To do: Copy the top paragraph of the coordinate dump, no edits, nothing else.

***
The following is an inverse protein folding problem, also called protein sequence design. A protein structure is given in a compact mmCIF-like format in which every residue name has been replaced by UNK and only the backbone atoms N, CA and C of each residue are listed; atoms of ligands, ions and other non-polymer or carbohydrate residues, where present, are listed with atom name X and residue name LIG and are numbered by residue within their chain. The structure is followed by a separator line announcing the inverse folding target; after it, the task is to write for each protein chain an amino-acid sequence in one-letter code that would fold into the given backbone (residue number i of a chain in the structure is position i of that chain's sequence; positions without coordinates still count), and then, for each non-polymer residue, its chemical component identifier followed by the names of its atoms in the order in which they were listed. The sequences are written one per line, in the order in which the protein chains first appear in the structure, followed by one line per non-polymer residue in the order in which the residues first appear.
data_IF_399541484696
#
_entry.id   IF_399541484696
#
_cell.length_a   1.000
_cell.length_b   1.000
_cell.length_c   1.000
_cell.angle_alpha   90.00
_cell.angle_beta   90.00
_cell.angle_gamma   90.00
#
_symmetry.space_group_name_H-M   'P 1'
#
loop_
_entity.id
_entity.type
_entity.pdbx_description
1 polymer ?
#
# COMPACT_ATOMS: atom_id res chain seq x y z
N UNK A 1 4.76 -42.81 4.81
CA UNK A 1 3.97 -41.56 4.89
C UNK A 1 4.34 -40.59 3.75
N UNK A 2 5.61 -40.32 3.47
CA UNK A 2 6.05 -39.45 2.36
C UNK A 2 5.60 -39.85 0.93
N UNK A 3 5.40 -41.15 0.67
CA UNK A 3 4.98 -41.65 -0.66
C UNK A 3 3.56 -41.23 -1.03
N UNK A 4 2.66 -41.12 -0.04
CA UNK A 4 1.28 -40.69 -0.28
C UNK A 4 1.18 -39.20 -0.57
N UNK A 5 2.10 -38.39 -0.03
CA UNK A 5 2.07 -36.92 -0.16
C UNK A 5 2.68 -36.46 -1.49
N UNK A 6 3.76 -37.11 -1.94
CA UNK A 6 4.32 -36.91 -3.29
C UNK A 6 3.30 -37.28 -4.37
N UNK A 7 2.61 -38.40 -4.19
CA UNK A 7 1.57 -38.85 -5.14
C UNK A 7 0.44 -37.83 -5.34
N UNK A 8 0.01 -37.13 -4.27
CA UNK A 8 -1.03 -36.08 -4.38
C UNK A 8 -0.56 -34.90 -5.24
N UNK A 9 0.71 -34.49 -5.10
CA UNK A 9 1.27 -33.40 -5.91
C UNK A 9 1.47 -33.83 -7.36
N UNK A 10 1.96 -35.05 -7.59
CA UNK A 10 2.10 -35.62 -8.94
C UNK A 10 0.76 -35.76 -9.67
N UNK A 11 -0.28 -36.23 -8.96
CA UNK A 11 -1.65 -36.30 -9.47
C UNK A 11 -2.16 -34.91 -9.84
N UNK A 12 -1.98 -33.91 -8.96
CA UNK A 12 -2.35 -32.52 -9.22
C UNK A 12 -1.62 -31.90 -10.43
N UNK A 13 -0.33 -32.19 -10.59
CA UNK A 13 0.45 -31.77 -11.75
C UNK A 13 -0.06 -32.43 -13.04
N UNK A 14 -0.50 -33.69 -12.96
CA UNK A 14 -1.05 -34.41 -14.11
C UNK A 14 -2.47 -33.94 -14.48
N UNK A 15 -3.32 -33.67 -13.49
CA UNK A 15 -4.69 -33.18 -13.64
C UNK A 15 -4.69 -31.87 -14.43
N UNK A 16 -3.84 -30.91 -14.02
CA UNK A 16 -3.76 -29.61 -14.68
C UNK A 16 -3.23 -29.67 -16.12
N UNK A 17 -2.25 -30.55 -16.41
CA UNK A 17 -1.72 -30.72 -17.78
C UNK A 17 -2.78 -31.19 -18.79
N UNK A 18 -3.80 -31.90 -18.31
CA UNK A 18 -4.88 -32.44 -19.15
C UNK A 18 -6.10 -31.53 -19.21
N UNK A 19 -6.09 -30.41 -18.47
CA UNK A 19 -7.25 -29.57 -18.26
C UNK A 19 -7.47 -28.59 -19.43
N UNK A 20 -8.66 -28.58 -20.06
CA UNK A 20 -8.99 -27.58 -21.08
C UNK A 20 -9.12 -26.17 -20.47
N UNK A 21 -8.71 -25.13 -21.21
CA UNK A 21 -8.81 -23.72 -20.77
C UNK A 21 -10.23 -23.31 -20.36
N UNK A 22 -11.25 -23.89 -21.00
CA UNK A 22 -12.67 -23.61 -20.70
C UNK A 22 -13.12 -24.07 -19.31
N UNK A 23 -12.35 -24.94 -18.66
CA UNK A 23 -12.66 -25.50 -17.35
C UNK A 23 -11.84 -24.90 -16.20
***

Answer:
The following is an inverse protein folding problem, also called protein sequence design. A protein structure is given in a compact mmCIF-like format in which every residue name has been replaced by UNK and only the backbone atoms N, CA and C of each residue are listed; atoms of ligands, ions and other non-polymer or carbohydrate residues, where present, are listed with atom name X and residue name LIG and are numbered by residue within their chain. The structure is followed by a separator line announcing the inverse folding target; after it, the task is to write for each protein chain an amino-acid sequence in one-letter code that would fold into the given backbone (residue number i of a chain in the structure is position i of that chain's sequence; positions without coordinates still count), and then, for each non-polymer residue, its chemical component identifier followed by the names of its atoms in the order in which they were listed. The sequences are written one per line, in the order in which the protein chains first appear in the structure, followed by one line per non-polymer residue in the order in which the residues first appear.